Before the heavy hardcore scene with Knocked Loose, Kublai Khan TX, Varials, and others skyrocketed in popularity, Those Who Fear were doing a similar sound relatively unnoticed. Blending dissonance, nu metal bounce, elements of beatdown, and gravelly vocals, I would argue these guys were doing heavy hardcore better than the more popular aforementioned bands before they existed. Oddly, this album holds up better today than when it first came out. They were just a few years too far ahead of the curve and gone too soon.








9. Rival Choir, I Believe, Help My Unbelief
(2016)

Formerly Mouth of the South, Rival Choir shifted to a melodic hardcore sound and released a masterpiece. This album resembles Davidic psalms for modern times, crying out to God in the most real way I've ever heard. They are raw and honest about imperfections and doubts as people of Christian faith in a way few albums have ever been. This album has helped me through rocky times; when I couldn't express what I was was feeling, Rival Choir put words and a melody to it and let me know I wasn't the only Christian feeling that way.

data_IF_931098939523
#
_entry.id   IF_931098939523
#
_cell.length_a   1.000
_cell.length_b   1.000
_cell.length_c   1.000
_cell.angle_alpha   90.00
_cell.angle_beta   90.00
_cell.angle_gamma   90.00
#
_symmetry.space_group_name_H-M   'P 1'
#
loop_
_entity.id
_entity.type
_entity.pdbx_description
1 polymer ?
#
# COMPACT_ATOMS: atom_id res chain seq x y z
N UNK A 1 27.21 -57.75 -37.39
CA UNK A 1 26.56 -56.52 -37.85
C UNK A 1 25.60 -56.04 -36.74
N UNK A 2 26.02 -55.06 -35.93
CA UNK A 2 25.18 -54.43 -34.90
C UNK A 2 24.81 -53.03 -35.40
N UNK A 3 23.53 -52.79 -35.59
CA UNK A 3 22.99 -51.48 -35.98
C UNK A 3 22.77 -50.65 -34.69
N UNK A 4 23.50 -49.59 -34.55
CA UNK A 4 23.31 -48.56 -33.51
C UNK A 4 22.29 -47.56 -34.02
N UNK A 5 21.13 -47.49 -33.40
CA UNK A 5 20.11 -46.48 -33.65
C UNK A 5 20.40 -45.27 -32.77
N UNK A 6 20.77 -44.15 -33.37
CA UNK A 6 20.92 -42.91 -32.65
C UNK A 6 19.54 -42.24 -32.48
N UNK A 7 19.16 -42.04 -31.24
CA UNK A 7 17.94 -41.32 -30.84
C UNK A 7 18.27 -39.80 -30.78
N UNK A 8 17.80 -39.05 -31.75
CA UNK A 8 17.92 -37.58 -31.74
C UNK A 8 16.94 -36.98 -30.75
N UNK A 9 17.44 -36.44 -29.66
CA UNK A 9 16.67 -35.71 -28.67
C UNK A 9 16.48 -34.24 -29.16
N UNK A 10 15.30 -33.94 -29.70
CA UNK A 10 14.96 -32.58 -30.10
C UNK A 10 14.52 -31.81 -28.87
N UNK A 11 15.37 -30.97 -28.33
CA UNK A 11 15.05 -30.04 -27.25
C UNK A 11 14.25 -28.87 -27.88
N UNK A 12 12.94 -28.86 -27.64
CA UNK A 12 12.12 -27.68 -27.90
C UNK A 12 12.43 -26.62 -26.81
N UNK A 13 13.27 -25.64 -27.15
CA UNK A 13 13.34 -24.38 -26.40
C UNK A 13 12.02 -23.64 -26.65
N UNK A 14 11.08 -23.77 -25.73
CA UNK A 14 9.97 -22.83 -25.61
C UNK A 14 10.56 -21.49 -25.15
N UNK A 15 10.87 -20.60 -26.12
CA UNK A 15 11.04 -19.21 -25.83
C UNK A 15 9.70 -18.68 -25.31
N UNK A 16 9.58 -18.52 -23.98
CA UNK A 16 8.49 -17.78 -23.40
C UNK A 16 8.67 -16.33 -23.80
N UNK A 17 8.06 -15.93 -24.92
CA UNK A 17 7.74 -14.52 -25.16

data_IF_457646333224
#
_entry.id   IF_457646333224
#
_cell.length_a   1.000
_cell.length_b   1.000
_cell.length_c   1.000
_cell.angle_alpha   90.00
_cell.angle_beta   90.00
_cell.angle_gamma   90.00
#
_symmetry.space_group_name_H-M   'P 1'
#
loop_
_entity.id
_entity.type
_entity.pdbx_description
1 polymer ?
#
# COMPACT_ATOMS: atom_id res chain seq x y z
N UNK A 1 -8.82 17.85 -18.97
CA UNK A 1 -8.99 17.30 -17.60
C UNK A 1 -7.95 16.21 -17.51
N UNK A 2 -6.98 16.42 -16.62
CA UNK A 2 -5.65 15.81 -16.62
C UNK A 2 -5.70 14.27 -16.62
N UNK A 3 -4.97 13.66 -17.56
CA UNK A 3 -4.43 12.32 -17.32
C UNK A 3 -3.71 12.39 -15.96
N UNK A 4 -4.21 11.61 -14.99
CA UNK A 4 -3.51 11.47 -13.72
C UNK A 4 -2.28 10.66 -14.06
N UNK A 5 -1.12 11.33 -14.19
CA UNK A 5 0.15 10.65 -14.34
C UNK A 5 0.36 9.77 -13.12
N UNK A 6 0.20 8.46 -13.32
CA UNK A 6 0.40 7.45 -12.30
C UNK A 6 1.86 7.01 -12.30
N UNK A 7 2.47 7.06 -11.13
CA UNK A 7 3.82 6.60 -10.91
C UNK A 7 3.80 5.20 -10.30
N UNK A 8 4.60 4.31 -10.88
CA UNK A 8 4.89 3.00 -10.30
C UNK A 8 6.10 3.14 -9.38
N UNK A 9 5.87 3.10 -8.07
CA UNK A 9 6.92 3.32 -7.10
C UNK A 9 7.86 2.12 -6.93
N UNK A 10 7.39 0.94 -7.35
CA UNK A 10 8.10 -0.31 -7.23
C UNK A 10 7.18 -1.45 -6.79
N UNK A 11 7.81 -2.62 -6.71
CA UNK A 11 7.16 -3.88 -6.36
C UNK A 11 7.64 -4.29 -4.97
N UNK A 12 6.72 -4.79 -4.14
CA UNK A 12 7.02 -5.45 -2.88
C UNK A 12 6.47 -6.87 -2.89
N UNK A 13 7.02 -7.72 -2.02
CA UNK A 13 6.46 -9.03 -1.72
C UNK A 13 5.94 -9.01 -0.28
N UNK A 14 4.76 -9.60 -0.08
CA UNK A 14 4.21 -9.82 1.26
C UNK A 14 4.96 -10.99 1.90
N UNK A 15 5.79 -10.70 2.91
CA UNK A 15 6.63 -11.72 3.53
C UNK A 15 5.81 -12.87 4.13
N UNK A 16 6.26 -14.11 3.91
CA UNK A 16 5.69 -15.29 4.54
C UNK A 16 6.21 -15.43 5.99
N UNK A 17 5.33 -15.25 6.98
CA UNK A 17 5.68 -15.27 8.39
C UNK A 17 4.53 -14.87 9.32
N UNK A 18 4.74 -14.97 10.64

8. Saving Grace, The King Is Coming
(2011)

Saving Grace's brutally heavy and rhythmic style is rare and extremely underrated, and is, in my mind, a spiritual successor to what Living Sacrifice started. The King Is Coming is packed full of machine-like riffs and brutal vocals that I can't keep from headbanging to. Lyrics are bold and sometimes downright confrontational, which is fitting with this unrelenting style of music. The intro track and "Shekinah" introduce the album perfectly with its pummeling breakdowns that do not let up until the final track. With their recent reunion, I hope they bring back their style is which is sadly hard to find in today's scene.